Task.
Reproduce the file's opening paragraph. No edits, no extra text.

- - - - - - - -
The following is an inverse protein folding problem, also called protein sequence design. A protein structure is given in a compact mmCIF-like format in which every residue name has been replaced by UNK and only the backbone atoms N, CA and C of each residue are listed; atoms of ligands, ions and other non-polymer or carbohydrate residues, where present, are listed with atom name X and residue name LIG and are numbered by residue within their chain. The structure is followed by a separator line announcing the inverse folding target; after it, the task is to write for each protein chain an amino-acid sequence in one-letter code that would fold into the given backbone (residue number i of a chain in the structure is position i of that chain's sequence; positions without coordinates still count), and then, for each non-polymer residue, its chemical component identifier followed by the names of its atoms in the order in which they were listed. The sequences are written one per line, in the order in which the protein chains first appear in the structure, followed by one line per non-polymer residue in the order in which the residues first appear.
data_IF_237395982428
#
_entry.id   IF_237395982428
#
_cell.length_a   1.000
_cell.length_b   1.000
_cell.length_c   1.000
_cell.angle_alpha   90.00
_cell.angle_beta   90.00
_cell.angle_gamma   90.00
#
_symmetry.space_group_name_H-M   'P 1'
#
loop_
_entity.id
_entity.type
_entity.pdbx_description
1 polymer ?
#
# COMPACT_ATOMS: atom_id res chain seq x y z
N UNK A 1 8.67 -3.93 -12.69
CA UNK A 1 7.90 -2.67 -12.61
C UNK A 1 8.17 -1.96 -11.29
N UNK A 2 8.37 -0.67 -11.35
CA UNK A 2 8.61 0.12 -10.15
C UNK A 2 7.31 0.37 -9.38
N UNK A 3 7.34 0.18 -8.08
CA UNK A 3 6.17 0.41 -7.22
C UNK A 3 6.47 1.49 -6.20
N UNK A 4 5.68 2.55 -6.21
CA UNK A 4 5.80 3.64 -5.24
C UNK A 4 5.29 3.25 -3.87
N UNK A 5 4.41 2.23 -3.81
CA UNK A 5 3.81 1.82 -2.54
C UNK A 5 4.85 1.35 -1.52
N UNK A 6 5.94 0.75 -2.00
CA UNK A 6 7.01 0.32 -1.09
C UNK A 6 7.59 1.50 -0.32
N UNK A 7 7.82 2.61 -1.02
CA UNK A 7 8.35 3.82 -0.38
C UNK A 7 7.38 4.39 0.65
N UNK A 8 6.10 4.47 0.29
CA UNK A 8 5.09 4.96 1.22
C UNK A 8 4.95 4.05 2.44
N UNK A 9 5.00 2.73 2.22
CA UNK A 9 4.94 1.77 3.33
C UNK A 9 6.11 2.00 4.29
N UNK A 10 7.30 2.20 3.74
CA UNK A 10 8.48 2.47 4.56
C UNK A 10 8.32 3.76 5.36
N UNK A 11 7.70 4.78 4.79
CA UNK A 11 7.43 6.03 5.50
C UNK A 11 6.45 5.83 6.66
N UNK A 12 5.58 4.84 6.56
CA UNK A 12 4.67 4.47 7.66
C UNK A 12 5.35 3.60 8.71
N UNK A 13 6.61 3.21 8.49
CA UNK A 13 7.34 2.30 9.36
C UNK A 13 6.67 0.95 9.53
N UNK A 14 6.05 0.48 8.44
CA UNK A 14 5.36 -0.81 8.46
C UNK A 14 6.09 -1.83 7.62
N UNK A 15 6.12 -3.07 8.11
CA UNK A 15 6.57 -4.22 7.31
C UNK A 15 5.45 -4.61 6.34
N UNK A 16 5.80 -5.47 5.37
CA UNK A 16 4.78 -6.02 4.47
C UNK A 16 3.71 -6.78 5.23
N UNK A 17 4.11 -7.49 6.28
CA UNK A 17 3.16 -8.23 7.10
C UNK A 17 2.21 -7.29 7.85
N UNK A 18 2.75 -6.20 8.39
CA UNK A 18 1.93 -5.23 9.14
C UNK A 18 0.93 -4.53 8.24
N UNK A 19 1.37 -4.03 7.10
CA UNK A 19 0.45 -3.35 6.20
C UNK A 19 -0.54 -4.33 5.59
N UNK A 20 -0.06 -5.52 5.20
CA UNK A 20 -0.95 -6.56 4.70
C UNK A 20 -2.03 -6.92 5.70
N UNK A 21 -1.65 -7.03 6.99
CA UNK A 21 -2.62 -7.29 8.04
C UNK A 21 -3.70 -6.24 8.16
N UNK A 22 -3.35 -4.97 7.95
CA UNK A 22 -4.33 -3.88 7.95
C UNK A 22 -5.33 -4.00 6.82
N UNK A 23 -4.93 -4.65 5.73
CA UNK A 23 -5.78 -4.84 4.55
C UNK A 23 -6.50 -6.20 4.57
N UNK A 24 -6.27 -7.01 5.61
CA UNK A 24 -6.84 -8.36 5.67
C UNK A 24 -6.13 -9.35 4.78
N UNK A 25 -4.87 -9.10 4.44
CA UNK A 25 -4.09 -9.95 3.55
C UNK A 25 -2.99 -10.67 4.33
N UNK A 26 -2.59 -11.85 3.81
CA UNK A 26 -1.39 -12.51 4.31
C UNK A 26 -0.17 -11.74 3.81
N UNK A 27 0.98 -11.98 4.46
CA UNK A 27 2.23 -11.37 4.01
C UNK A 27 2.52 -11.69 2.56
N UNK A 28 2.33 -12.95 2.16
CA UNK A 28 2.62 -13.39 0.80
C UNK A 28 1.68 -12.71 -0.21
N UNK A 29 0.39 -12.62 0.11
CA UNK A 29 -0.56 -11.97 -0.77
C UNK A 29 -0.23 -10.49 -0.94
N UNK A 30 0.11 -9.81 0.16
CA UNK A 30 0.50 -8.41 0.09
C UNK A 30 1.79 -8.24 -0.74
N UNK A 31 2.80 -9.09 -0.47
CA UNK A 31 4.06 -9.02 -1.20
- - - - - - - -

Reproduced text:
The following is an inverse protein folding problem, also called protein sequence design. A protein structure is given in a compact mmCIF-like format in which every residue name has been replaced by UNK and only the backbone atoms N, CA and C of each residue are listed; atoms of ligands, ions and other non-polymer or carbohydrate residues, where present, are listed with atom name X and residue name LIG and are numbered by residue within their chain. The structure is followed by a separator line announcing the inverse folding target; after it, the task is to write for each protein chain an amino-acid sequence in one-letter code that would fold into the given backbone (residue number i of a chain in the structure is position i of that chain's sequence; positions without coordinates still count), and then, for each non-polymer residue, its chemical component identifier followed by the names of its atoms in the order in which they were listed. The sequences are written one per line, in the order in which the protein chains first appear in the structure, followed by one line per non-polymer residue in the order in which the residues first appear.